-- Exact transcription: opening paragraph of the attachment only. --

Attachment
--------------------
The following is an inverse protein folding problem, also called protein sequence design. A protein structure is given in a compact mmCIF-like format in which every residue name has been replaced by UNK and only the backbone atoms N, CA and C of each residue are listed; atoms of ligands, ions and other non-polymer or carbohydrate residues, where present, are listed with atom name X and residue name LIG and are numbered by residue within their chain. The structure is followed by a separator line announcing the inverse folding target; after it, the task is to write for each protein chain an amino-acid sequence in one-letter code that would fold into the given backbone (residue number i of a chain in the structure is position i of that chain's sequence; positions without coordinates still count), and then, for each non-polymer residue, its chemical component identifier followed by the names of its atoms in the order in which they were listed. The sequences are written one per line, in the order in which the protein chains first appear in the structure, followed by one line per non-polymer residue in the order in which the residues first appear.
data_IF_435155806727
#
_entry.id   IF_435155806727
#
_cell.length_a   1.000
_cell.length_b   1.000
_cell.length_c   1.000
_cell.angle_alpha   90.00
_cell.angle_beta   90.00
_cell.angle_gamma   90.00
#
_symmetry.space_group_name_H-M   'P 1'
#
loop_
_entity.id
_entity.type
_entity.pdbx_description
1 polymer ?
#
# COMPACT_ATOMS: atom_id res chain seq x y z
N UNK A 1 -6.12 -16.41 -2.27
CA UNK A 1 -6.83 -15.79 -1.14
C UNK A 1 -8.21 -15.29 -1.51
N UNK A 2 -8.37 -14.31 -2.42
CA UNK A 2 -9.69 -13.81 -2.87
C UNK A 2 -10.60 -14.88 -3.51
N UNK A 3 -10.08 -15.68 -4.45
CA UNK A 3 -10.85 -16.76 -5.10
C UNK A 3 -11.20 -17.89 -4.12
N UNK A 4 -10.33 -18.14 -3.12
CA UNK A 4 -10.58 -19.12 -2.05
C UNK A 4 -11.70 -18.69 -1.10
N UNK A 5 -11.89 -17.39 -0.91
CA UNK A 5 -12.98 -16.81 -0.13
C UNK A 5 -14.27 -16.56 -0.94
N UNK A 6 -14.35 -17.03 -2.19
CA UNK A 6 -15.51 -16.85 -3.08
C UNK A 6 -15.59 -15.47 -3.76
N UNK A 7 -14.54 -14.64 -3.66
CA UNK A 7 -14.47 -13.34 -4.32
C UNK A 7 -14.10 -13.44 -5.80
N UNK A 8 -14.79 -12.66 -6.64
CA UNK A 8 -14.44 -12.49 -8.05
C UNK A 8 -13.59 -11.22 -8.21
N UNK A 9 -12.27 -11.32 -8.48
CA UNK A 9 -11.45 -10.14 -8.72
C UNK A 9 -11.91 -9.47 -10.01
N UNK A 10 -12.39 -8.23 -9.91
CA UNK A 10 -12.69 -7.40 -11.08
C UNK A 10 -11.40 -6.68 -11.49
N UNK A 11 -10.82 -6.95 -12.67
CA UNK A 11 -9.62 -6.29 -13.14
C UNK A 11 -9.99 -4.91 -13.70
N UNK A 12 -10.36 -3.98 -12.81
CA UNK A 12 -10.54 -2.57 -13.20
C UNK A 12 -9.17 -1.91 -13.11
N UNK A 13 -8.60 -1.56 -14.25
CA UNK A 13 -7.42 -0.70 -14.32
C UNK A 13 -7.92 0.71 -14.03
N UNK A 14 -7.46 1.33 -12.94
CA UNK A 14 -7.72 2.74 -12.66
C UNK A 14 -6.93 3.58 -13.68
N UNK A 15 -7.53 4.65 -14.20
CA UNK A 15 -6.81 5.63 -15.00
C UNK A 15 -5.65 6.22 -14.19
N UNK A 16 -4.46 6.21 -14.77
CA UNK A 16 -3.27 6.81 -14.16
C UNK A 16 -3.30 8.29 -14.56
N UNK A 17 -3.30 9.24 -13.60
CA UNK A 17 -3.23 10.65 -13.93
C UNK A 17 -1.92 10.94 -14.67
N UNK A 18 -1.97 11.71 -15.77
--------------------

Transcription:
The following is an inverse protein folding problem, also called protein sequence design. A protein structure is given in a compact mmCIF-like format in which every residue name has been replaced by UNK and only the backbone atoms N, CA and C of each residue are listed; atoms of ligands, ions and other non-polymer or carbohydrate residues, where present, are listed with atom name X and residue name LIG and are numbered by residue within their chain. The structure is followed by a separator line announcing the inverse folding target; after it, the task is to write for each protein chain an amino-acid sequence in one-letter code that would fold into the given backbone (residue number i of a chain in the structure is position i of that chain's sequence; positions without coordinates still count), and then, for each non-polymer residue, its chemical component identifier followed by the names of its atoms in the order in which they were listed. The sequences are written one per line, in the order in which the protein chains first appear in the structure, followed by one line per non-polymer residue in the order in which the residues first appear.